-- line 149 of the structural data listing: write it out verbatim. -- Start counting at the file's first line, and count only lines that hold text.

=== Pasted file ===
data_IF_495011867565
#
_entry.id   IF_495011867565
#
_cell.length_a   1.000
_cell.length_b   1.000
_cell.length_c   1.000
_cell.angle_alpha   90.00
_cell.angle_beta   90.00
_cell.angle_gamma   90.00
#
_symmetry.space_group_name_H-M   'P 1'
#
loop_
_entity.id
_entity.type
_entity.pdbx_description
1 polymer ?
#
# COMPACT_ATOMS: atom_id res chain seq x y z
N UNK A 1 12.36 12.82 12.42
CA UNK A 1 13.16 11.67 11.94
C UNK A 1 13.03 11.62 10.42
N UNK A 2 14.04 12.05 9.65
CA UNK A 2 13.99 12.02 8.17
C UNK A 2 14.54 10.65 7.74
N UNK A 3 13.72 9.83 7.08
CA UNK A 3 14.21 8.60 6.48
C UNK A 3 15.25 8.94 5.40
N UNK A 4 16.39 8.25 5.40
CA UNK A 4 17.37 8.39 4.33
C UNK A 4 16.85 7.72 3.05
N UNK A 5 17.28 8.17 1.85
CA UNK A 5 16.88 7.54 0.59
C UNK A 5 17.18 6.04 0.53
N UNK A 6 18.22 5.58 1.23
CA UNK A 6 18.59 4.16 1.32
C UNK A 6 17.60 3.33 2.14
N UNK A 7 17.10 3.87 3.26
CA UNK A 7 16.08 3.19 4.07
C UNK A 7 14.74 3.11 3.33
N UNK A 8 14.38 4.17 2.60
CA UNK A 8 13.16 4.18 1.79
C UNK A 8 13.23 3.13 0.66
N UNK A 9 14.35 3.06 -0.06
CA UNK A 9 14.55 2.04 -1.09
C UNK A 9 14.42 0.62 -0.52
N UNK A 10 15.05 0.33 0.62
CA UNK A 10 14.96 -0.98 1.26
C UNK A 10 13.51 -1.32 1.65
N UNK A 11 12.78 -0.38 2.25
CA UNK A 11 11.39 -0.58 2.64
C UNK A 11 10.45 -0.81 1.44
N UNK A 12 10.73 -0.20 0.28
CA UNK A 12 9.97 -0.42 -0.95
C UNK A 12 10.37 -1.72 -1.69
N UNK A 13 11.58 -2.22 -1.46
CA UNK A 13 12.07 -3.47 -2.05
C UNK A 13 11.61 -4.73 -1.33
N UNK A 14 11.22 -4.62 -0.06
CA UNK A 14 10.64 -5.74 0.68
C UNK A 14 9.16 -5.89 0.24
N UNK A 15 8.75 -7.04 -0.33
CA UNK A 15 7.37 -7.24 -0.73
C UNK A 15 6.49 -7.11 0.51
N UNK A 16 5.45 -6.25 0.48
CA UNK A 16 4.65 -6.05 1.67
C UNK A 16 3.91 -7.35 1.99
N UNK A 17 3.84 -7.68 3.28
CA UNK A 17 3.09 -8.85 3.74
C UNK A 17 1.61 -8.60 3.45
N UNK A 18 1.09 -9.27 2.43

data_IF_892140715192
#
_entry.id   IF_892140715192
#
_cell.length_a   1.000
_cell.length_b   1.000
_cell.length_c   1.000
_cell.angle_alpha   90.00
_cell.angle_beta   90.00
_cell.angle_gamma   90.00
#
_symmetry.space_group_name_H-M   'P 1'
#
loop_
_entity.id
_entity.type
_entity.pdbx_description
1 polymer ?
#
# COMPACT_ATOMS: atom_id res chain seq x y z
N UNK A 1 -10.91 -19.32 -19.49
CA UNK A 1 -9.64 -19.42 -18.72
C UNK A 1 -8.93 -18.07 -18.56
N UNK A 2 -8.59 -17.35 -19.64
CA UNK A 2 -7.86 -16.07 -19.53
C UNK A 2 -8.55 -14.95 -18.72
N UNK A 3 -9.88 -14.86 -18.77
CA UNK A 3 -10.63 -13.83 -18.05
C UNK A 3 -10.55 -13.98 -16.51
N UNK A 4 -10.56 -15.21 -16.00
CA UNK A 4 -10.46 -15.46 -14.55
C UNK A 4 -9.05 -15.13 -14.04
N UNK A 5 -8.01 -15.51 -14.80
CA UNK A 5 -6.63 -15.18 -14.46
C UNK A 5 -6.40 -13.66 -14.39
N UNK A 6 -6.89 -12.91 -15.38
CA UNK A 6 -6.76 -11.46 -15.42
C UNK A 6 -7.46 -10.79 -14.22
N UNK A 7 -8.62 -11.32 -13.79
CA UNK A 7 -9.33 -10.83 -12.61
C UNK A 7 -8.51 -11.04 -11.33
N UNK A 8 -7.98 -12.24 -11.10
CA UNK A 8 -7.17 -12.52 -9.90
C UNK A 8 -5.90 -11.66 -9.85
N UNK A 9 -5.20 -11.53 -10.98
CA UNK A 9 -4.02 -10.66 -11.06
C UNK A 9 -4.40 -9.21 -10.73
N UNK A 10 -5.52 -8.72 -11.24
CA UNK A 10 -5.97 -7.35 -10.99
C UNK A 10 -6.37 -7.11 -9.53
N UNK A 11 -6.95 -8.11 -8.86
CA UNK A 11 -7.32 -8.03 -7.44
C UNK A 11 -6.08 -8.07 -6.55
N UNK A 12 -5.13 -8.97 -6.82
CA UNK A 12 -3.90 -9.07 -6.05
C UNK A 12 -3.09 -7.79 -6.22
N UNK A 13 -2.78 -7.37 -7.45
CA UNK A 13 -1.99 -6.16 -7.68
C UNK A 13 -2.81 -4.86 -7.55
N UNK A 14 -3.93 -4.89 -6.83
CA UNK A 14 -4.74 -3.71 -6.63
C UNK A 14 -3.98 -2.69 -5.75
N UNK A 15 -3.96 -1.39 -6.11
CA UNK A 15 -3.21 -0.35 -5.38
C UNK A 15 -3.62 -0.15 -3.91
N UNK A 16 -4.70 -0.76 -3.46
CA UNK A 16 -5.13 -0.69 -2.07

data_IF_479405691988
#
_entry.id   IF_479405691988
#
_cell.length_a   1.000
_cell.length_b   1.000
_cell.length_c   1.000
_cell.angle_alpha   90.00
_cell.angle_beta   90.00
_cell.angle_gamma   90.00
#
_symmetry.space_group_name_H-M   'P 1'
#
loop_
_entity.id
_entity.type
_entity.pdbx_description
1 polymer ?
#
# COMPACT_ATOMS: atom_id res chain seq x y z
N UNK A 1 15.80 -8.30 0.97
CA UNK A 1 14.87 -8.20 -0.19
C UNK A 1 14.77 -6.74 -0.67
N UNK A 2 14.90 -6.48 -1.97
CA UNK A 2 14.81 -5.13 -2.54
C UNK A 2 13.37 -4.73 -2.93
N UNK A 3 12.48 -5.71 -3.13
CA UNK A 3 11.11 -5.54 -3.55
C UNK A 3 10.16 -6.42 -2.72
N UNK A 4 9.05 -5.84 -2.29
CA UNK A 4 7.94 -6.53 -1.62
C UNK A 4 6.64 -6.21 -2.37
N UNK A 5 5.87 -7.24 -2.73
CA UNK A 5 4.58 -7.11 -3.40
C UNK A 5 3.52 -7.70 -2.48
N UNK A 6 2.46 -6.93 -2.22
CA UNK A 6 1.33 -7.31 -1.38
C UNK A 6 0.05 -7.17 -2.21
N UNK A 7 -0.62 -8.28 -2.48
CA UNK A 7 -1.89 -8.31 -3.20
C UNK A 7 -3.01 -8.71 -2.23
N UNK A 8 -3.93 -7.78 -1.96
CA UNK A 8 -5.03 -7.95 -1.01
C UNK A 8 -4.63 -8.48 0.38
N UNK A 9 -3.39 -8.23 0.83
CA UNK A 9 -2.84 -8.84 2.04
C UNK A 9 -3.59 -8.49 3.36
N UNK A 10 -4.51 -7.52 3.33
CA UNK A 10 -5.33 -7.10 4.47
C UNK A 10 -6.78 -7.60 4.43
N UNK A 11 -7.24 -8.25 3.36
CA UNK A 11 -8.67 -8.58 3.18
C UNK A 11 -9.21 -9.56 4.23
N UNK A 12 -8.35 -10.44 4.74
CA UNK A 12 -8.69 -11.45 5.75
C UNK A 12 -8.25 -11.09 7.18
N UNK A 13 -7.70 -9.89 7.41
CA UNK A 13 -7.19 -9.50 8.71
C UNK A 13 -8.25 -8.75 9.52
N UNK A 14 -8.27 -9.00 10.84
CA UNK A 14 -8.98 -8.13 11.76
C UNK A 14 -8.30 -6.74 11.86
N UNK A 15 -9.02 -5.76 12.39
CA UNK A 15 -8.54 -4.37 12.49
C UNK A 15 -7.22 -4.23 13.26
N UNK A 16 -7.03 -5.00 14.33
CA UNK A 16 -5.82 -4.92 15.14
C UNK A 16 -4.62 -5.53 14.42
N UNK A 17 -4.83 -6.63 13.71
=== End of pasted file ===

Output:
_cell.angle_gamma   90.00